Florida same-sex surviving spouses may be added on a death certificate without a court order
In 2015, the United States Supreme Court issued its pioneering decision in Obergefell v. Hodges, 135 S. Ct. 2584 (2015), holding state laws prohibiting or refusing to recognize same-sex marriages unconstitutional. After Obergefell, Florida started recognizing same-sex marriages and began to list a same-sex surviving spouse on the deceased spouse’s death certificate, where the marriage was lawfully entered into in another jurisdiction. However, the surviving spouse was out of luck if the marriage was entered into before Obergefell, unless the surviving spouse obtained an individual court order approving the correction.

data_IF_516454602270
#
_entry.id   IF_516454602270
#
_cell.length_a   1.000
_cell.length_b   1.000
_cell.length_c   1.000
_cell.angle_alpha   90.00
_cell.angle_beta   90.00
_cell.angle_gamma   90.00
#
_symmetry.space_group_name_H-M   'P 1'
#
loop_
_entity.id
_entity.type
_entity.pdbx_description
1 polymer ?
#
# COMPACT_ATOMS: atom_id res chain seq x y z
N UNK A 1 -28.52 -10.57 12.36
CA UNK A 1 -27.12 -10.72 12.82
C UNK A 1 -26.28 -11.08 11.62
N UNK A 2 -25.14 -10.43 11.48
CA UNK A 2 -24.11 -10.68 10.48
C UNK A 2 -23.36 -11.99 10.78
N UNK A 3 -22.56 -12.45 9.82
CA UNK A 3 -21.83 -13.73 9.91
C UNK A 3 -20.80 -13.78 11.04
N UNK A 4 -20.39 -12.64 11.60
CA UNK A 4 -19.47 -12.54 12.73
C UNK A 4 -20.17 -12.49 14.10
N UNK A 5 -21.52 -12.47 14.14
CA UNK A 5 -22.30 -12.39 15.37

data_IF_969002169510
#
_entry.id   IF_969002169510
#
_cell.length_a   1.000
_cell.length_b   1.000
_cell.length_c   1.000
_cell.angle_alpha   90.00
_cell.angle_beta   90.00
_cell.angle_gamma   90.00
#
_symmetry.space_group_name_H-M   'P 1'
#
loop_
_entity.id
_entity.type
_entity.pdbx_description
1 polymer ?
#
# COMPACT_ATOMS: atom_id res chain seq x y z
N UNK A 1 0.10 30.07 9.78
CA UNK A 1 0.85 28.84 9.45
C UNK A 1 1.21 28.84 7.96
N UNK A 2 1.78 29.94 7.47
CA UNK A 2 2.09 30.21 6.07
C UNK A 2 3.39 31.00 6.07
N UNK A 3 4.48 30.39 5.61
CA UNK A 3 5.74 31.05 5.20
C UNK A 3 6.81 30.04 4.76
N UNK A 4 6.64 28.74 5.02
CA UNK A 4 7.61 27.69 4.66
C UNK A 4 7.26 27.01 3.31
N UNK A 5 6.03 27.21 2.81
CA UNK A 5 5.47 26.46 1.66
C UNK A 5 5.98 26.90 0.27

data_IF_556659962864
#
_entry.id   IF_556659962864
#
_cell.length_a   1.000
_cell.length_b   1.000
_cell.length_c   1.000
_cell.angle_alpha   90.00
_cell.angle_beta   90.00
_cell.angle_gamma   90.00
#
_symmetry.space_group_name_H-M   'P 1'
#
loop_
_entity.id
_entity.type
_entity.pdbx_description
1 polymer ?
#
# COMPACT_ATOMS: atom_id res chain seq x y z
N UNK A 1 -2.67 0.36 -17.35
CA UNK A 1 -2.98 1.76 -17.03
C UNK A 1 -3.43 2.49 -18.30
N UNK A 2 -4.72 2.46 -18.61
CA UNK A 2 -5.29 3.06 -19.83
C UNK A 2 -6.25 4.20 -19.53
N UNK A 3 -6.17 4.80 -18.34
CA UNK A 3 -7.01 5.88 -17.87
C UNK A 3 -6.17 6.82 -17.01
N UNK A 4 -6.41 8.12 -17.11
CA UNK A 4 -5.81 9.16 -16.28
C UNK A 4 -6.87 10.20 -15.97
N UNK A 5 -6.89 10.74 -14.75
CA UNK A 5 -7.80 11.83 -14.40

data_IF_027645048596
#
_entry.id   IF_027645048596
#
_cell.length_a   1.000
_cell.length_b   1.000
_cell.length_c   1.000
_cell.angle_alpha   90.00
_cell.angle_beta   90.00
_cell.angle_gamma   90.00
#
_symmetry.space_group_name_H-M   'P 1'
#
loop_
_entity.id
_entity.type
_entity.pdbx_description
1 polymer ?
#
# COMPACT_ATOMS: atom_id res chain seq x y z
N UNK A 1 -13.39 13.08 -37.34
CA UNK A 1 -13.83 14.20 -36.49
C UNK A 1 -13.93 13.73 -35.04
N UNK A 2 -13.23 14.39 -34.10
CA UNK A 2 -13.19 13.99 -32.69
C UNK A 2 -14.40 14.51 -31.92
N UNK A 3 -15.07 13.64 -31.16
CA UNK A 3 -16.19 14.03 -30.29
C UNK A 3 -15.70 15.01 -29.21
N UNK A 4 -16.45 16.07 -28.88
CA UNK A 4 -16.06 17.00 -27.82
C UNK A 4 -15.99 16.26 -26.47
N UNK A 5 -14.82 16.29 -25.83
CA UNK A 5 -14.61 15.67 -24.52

This obtrusive situation has changed for now. In a recent order from March 23, 2017, a federal judge granted a summary judgment to a certified class, ordering that Florida must amend any death certificate without a court order when the decedent was lawfully married to a person of the same-sex at the time of the death. The same judge issued an order striking down Florida’s marriage ban in August 2014. The plaintiffs in this case were two gay surviving spouses, married before Obergefell, who filed the case not only on their behalf, but on behalf of other similarly situated persons as well. The plaintiffs sought to have their spouses’ death certificates show they had been married, but the state argued that Florida law prohibited amending the death certificates without a court order.